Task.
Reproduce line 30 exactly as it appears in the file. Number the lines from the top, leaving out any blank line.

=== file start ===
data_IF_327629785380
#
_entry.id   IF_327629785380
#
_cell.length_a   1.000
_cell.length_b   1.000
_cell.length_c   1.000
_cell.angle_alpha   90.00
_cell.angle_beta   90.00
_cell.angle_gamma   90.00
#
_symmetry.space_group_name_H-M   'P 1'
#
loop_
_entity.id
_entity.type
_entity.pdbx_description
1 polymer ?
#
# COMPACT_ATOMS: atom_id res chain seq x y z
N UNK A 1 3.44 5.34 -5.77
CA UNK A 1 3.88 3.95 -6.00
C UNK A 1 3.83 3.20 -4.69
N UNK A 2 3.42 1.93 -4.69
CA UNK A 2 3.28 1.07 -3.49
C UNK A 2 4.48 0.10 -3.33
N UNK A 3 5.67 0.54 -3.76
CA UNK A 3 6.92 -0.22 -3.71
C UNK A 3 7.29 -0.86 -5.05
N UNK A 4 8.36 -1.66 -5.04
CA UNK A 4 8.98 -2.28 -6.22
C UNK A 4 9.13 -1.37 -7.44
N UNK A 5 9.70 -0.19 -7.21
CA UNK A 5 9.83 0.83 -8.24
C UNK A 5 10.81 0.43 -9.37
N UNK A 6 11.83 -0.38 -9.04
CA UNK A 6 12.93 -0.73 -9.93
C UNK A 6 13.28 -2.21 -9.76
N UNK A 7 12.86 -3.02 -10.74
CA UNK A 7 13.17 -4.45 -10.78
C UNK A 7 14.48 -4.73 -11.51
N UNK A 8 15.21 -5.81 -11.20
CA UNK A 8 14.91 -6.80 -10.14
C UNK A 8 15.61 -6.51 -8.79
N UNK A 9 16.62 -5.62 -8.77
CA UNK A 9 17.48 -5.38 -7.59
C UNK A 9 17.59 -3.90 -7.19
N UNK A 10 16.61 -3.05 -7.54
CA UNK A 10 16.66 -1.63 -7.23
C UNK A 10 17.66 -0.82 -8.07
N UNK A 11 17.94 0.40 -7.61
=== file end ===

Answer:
N UNK A 4 8.36 -1.66 -5.04